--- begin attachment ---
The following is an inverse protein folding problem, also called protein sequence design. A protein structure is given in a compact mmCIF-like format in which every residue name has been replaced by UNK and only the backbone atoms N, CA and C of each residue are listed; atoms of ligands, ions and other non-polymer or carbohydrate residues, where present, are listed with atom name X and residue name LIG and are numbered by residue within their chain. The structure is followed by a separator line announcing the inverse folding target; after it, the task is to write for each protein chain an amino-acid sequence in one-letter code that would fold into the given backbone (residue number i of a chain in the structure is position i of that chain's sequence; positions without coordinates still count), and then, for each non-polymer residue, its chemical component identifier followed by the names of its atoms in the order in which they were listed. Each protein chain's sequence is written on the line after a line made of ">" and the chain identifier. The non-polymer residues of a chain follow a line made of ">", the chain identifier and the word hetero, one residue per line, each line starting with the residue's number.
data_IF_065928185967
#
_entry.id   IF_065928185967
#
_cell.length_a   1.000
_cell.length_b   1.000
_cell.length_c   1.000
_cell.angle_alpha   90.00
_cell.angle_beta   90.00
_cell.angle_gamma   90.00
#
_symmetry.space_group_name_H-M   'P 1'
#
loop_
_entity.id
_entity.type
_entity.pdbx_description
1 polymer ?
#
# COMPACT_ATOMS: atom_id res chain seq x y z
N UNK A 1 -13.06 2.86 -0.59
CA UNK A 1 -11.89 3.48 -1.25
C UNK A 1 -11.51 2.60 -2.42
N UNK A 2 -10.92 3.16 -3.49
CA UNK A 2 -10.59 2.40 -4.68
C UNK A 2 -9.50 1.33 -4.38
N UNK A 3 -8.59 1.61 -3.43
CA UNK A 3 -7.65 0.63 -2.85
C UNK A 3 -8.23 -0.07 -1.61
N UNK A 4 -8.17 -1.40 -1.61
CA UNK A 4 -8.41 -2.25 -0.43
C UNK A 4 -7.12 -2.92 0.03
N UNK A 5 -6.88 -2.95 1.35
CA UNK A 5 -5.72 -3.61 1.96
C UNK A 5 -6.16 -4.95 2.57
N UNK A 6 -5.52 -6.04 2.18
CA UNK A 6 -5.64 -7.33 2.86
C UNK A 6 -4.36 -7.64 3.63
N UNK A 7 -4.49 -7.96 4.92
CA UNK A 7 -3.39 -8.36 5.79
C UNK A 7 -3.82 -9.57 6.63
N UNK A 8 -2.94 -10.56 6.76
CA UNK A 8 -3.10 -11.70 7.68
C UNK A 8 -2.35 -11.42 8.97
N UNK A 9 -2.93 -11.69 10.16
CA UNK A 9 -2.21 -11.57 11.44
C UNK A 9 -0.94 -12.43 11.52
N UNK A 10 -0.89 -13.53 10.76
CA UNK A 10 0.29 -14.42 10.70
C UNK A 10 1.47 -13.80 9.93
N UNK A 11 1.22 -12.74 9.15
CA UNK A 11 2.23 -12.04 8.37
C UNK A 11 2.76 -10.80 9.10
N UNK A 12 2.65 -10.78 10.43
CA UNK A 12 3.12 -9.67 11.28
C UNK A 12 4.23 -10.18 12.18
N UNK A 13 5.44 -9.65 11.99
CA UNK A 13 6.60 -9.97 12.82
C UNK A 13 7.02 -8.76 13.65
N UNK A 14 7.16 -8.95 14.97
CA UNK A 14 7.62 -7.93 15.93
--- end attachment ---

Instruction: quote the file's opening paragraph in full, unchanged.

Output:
The following is an inverse protein folding problem, also called protein sequence design. A protein structure is given in a compact mmCIF-like format in which every residue name has been replaced by UNK and only the backbone atoms N, CA and C of each residue are listed; atoms of ligands, ions and other non-polymer or carbohydrate residues, where present, are listed with atom name X and residue name LIG and are numbered by residue within their chain. The structure is followed by a separator line announcing the inverse folding target; after it, the task is to write for each protein chain an amino-acid sequence in one-letter code that would fold into the given backbone (residue number i of a chain in the structure is position i of that chain's sequence; positions without coordinates still count), and then, for each non-polymer residue, its chemical component identifier followed by the names of its atoms in the order in which they were listed. Each protein chain's sequence is written on the line after a line made of ">" and the chain identifier. The non-polymer residues of a chain follow a line made of ">", the chain identifier and the word hetero, one residue per line, each line starting with the residue's number.